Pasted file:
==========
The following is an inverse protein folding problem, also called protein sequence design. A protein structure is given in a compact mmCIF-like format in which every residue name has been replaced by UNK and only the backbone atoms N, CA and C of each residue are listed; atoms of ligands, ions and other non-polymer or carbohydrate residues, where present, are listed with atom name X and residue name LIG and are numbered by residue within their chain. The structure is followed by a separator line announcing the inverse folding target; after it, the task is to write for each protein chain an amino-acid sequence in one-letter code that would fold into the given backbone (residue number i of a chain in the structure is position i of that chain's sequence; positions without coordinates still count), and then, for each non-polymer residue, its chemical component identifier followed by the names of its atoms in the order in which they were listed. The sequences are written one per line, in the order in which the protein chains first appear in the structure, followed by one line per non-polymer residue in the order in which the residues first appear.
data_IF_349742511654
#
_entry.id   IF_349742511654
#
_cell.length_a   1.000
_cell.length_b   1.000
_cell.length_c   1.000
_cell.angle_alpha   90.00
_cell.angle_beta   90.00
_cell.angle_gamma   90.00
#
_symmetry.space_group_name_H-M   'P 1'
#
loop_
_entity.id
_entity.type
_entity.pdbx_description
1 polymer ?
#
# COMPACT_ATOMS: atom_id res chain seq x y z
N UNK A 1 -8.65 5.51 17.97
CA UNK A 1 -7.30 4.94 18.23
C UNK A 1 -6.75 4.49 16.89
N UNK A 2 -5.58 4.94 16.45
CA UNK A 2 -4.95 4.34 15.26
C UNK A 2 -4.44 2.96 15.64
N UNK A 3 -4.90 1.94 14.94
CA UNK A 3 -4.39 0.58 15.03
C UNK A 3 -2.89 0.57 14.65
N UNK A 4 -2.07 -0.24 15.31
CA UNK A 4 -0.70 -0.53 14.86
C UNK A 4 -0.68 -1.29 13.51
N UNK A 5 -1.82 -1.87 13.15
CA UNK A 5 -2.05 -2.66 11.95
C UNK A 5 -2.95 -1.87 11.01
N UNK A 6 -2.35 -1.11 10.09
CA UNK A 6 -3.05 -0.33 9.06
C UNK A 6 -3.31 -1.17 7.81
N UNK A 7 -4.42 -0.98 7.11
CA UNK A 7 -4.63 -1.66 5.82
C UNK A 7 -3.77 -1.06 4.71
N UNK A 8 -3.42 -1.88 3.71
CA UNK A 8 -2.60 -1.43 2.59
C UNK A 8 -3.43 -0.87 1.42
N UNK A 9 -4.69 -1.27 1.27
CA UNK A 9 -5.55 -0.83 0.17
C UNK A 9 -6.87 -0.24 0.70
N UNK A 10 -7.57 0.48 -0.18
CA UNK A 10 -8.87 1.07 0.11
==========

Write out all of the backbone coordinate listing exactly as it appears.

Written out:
The following is an inverse protein folding problem, also called protein sequence design. A protein structure is given in a compact mmCIF-like format in which every residue name has been replaced by UNK and only the backbone atoms N, CA and C of each residue are listed; atoms of ligands, ions and other non-polymer or carbohydrate residues, where present, are listed with atom name X and residue name LIG and are numbered by residue within their chain. The structure is followed by a separator line announcing the inverse folding target; after it, the task is to write for each protein chain an amino-acid sequence in one-letter code that would fold into the given backbone (residue number i of a chain in the structure is position i of that chain's sequence; positions without coordinates still count), and then, for each non-polymer residue, its chemical component identifier followed by the names of its atoms in the order in which they were listed. The sequences are written one per line, in the order in which the protein chains first appear in the structure, followed by one line per non-polymer residue in the order in which the residues first appear.
data_IF_349742511654
#
_entry.id   IF_349742511654
#
_cell.length_a   1.000
_cell.length_b   1.000
_cell.length_c   1.000
_cell.angle_alpha   90.00
_cell.angle_beta   90.00
_cell.angle_gamma   90.00
#
_symmetry.space_group_name_H-M   'P 1'
#
loop_
_entity.id
_entity.type
_entity.pdbx_description
1 polymer ?
#
# COMPACT_ATOMS: atom_id res chain seq x y z
N UNK A 1 -8.65 5.51 17.97
CA UNK A 1 -7.30 4.94 18.23
C UNK A 1 -6.75 4.49 16.89
N UNK A 2 -5.58 4.94 16.45
CA UNK A 2 -4.95 4.34 15.26
C UNK A 2 -4.44 2.96 15.64
N UNK A 3 -4.90 1.94 14.94
CA UNK A 3 -4.39 0.58 15.03
C UNK A 3 -2.89 0.57 14.65
N UNK A 4 -2.07 -0.24 15.31
CA UNK A 4 -0.70 -0.53 14.86
C UNK A 4 -0.68 -1.29 13.51
N UNK A 5 -1.82 -1.87 13.15
CA UNK A 5 -2.05 -2.66 11.95
C UNK A 5 -2.95 -1.87 11.01
N UNK A 6 -2.35 -1.11 10.09
CA UNK A 6 -3.05 -0.33 9.06
C UNK A 6 -3.31 -1.17 7.81
N UNK A 7 -4.42 -0.98 7.11
CA UNK A 7 -4.63 -1.66 5.82
C UNK A 7 -3.77 -1.06 4.71
N UNK A 8 -3.42 -1.88 3.71
CA UNK A 8 -2.60 -1.43 2.59
C UNK A 8 -3.43 -0.87 1.42
N UNK A 9 -4.69 -1.27 1.27
CA UNK A 9 -5.55 -0.83 0.17
C UNK A 9 -6.87 -0.24 0.70
N UNK A 10 -7.57 0.48 -0.18
CA UNK A 10 -8.87 1.07 0.11